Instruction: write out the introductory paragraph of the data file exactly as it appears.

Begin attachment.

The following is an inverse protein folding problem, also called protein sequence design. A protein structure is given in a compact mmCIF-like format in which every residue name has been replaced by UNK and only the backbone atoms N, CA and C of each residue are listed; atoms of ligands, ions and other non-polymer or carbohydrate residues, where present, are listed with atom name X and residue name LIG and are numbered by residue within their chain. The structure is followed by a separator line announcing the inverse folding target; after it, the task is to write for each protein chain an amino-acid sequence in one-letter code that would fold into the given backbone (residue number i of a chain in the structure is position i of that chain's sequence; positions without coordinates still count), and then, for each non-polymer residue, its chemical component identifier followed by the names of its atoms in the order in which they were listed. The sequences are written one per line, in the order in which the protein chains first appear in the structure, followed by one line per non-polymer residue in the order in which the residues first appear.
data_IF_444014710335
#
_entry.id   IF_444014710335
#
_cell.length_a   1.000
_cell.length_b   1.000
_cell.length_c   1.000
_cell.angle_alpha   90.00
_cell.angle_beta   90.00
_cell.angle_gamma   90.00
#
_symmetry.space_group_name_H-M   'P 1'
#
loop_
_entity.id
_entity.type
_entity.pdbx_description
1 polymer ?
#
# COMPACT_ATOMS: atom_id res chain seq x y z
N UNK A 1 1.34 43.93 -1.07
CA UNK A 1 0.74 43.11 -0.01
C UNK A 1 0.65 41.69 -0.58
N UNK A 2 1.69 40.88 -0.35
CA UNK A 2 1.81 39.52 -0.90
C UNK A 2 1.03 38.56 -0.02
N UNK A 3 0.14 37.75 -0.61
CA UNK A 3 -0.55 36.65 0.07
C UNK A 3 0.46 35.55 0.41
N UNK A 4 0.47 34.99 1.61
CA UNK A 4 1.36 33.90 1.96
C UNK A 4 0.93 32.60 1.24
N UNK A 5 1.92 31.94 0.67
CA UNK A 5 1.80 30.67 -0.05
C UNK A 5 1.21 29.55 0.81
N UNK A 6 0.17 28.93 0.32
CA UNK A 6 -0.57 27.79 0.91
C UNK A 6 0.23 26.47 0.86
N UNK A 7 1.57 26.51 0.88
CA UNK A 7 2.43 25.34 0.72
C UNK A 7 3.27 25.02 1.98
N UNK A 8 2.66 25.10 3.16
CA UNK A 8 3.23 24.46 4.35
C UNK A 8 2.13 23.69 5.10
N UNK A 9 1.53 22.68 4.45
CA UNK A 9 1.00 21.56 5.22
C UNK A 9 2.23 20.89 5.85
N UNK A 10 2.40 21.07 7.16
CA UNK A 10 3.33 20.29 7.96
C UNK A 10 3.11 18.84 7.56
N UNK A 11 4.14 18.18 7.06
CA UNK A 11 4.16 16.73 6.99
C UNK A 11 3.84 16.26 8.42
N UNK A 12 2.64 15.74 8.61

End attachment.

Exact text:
The following is an inverse protein folding problem, also called protein sequence design. A protein structure is given in a compact mmCIF-like format in which every residue name has been replaced by UNK and only the backbone atoms N, CA and C of each residue are listed; atoms of ligands, ions and other non-polymer or carbohydrate residues, where present, are listed with atom name X and residue name LIG and are numbered by residue within their chain. The structure is followed by a separator line announcing the inverse folding target; after it, the task is to write for each protein chain an amino-acid sequence in one-letter code that would fold into the given backbone (residue number i of a chain in the structure is position i of that chain's sequence; positions without coordinates still count), and then, for each non-polymer residue, its chemical component identifier followed by the names of its atoms in the order in which they were listed. The sequences are written one per line, in the order in which the protein chains first appear in the structure, followed by one line per non-polymer residue in the order in which the residues first appear.